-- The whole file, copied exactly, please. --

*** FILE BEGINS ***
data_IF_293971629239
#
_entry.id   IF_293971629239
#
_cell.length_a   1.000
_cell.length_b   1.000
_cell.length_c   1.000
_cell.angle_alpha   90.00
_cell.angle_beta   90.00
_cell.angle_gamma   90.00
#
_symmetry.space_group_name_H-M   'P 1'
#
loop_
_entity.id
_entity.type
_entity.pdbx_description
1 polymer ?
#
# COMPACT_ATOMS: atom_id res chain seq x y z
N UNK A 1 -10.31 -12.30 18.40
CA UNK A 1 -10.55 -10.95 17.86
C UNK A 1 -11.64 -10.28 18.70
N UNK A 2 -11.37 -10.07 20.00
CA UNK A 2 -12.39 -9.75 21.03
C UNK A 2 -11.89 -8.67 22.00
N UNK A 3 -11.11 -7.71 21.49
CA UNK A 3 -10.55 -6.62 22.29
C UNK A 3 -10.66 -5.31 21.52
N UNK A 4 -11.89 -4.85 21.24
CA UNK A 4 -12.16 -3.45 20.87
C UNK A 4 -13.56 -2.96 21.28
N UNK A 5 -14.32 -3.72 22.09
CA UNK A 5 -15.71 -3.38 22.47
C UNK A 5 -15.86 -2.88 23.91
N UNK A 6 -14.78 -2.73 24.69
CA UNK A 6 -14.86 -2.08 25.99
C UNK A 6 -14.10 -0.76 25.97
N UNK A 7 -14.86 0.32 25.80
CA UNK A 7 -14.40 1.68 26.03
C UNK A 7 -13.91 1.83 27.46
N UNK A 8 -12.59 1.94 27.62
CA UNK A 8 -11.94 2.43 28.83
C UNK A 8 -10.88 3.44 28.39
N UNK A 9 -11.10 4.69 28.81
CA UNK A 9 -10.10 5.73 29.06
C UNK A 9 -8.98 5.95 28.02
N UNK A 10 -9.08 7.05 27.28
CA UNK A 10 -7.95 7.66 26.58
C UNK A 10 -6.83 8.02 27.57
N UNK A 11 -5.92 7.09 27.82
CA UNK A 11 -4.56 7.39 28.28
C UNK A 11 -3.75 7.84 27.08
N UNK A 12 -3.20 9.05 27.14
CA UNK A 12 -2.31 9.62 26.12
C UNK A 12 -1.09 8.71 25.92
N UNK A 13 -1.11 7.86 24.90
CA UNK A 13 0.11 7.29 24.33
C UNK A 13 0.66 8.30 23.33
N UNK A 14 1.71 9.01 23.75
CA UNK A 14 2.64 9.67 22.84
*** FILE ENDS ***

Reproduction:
data_IF_293971629239
#
_entry.id   IF_293971629239
#
_cell.length_a   1.000
_cell.length_b   1.000
_cell.length_c   1.000
_cell.angle_alpha   90.00
_cell.angle_beta   90.00
_cell.angle_gamma   90.00
#
_symmetry.space_group_name_H-M   'P 1'
#
loop_
_entity.id
_entity.type
_entity.pdbx_description
1 polymer ?
#
# COMPACT_ATOMS: atom_id res chain seq x y z
N UNK A 1 -10.31 -12.30 18.40
CA UNK A 1 -10.55 -10.95 17.86
C UNK A 1 -11.64 -10.28 18.70
N UNK A 2 -11.37 -10.07 20.00
CA UNK A 2 -12.39 -9.75 21.03
C UNK A 2 -11.89 -8.67 22.00
N UNK A 3 -11.11 -7.71 21.49
CA UNK A 3 -10.55 -6.62 22.29
C UNK A 3 -10.66 -5.31 21.52
N UNK A 4 -11.89 -4.85 21.24
CA UNK A 4 -12.16 -3.45 20.87
C UNK A 4 -13.56 -2.96 21.28
N UNK A 5 -14.32 -3.72 22.09
CA UNK A 5 -15.71 -3.38 22.47
C UNK A 5 -15.86 -2.88 23.91
N UNK A 6 -14.78 -2.73 24.69
CA UNK A 6 -14.86 -2.08 25.99
C UNK A 6 -14.10 -0.76 25.97
N UNK A 7 -14.86 0.32 25.80
CA UNK A 7 -14.40 1.68 26.03
C UNK A 7 -13.91 1.83 27.46
N UNK A 8 -12.59 1.94 27.62
CA UNK A 8 -11.94 2.43 28.83
C UNK A 8 -10.88 3.44 28.39
N UNK A 9 -11.10 4.69 28.81
CA UNK A 9 -10.10 5.73 29.06
C UNK A 9 -8.98 5.95 28.02
N UNK A 10 -9.08 7.05 27.28
CA UNK A 10 -7.95 7.66 26.58
C UNK A 10 -6.83 8.02 27.57
N UNK A 11 -5.92 7.09 27.82
CA UNK A 11 -4.56 7.39 28.28
C UNK A 11 -3.75 7.84 27.08
N UNK A 12 -3.20 9.05 27.14
CA UNK A 12 -2.31 9.62 26.12
C UNK A 12 -1.09 8.71 25.92
N UNK A 13 -1.11 7.86 24.90
CA UNK A 13 0.11 7.29 24.33
C UNK A 13 0.66 8.30 23.33
N UNK A 14 1.71 9.01 23.75
CA UNK A 14 2.64 9.67 22.84